According to the FAO, in 1960 about 400 million people lived in cities. That number grew to 2.9 billion in 2008 and is expected to reach 4.9 billion in 2030.

That has an impact on energy consumption. Many in the developing world will be abandoning the burning of dung and firewood for the greater fuel density found in coal.  They will be turning on a light switch for the first time, and the consumption of electricity will extend to televisions, washing machines, computers and refrigerators. A study in Bhutan found that only 40% of rural households had electricity. 91% of their energy needs were met by firewood. Their biggest single need for fuel was for cooking. The biggest energy use in cities is for personal transportation, followed by washing machines.

Funnily enough, the overall trend is true even in the U.S.,  where rural households consume about 10% less energy than  do urban ones.  Update: Don’t want to start any urban legends here–I was looking at aggregate consumption, not per household or per capita. Big Whoops. Thanks BillC for calling it to my attention.

Perhaps more to the point, in China an urban household consumes 60% more than a rural one.

And the numbers get tougher. Currently, half of China’s population lives in cities. That is projected to grow to 75% by 2030–and that’s 75% of  a much larger population than they have today. And it’s just as true throughout the developing world:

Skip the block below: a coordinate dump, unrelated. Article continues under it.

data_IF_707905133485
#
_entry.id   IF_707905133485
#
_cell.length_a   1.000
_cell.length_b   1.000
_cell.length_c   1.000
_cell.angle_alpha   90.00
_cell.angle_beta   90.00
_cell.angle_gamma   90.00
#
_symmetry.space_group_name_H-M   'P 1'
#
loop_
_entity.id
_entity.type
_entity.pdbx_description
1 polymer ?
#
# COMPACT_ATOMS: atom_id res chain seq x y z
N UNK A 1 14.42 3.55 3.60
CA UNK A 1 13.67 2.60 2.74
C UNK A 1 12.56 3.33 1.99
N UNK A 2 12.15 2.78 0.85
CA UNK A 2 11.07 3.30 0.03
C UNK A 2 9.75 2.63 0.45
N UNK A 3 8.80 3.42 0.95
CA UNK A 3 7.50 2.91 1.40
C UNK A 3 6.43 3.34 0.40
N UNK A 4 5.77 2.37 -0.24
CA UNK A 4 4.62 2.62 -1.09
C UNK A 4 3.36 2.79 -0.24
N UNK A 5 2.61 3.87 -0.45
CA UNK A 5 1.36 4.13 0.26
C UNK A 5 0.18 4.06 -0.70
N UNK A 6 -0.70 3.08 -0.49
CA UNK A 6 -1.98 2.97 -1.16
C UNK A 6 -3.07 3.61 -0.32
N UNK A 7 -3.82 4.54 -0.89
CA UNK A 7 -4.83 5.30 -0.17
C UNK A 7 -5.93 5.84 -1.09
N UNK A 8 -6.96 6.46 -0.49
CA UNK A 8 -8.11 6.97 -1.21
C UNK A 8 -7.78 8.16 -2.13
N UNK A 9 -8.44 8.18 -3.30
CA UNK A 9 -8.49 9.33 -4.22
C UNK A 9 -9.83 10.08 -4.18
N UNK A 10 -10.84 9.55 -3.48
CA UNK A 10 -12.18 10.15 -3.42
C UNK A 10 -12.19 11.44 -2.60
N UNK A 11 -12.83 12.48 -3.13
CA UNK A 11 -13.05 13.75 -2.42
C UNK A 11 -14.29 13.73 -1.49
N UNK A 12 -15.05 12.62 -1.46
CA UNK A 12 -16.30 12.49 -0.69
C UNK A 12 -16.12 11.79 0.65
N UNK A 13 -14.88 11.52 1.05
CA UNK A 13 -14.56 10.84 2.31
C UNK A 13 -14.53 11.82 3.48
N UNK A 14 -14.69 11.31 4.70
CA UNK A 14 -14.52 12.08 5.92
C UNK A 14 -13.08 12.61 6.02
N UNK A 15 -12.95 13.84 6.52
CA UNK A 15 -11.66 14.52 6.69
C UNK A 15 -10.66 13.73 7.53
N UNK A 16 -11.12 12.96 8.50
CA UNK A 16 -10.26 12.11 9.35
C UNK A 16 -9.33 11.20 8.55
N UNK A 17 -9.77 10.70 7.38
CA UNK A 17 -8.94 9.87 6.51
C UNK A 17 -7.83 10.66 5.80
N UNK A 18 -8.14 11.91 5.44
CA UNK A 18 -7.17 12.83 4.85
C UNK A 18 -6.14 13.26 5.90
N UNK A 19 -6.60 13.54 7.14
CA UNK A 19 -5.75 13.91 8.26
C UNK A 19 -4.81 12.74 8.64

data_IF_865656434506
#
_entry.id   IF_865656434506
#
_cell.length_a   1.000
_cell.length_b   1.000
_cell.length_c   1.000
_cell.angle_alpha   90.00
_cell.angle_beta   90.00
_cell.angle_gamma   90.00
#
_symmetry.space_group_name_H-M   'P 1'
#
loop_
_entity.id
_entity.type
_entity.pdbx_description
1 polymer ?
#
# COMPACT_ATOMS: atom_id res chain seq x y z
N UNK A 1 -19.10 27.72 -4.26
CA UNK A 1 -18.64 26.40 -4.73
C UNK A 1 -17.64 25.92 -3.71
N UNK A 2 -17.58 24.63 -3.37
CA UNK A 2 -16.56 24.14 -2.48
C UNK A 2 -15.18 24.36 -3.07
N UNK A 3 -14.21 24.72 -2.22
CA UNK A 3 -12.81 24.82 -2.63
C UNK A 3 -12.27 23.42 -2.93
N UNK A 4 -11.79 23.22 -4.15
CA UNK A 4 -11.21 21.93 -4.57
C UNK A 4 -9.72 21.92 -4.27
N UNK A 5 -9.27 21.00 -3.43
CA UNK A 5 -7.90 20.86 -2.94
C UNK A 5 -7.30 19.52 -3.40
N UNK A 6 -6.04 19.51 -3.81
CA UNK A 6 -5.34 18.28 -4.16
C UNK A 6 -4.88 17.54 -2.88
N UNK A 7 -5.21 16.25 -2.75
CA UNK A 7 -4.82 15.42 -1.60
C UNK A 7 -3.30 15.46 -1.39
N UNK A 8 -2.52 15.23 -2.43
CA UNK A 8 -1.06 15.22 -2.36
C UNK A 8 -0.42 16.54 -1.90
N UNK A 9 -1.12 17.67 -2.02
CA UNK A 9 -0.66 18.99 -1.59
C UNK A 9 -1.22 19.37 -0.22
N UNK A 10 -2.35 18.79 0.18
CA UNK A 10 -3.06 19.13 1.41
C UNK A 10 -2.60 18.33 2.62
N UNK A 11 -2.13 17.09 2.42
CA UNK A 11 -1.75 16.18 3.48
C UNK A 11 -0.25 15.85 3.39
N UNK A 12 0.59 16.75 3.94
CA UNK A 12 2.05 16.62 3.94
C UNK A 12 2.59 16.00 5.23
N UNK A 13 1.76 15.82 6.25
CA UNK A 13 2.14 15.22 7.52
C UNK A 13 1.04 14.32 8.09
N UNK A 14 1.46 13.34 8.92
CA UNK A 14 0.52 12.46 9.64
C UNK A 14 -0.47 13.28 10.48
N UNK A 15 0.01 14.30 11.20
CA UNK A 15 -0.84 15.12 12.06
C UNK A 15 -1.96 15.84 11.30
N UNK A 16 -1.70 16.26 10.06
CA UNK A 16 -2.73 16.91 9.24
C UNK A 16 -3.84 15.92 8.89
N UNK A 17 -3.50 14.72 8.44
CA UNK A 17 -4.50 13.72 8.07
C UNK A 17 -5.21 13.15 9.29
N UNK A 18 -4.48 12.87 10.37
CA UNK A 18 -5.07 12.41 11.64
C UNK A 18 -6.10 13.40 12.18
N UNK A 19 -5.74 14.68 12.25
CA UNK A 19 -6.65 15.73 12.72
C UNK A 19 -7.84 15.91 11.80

Economist 2011

A larger number of people. A larger percentage of whom are moving to an urban environment where energy is more easily available–and less expensive. A larger number of people moving into the stage of the economic cycle where they can acquire the amenities that make life worth living–all of which consume energy.

I sometimes wonder if 3,000 quads is in fact an underestimate.

U.S. Energy History and Numbers

The Department of Energy’s Energy Information Administration has a graph showing U.S. energy consumption since 1775:

In 1880, the U.S. used about 5 quads in total. In 2010, the DOE’s revised (downward) estimate was 98 quads. The compound annual growth for those 130 years was 2.32%, which is almost exactly what the DOE EIA projects for the developing world between now and 2035. But growth was not evenly spaced throughout this period.

The great energy development phase for the United States occurred between 1900 and 1975, when energy consumption grew from 9.5 quads to 72 quads, a CAGR percentage of 3.71. However, this growth started after the U.S. was halfway finished with the grand demographic transition, the move away from agriculture as the primary means of existence for most of the population. By 1900, the percentage of Americans farming for a living had already fallen from 90% to 40%.

That transition has yet to take place in most of the developing world. Because it is their stated intention to telescope this process into a shorter timeframe than that used by the U.S. (and the rest of the developed world), their consumption of energy will increase at a faster percentage. But that’s another story.

A Return to Serfdom

Jean-François Mouhot, writing in the UK’s Guardian (a former employer of mine) has written an essay entitled “Once, Men Abused Slaves. Now We Abuse Fossil Fuels.” (h/t to Collide-a-Scape)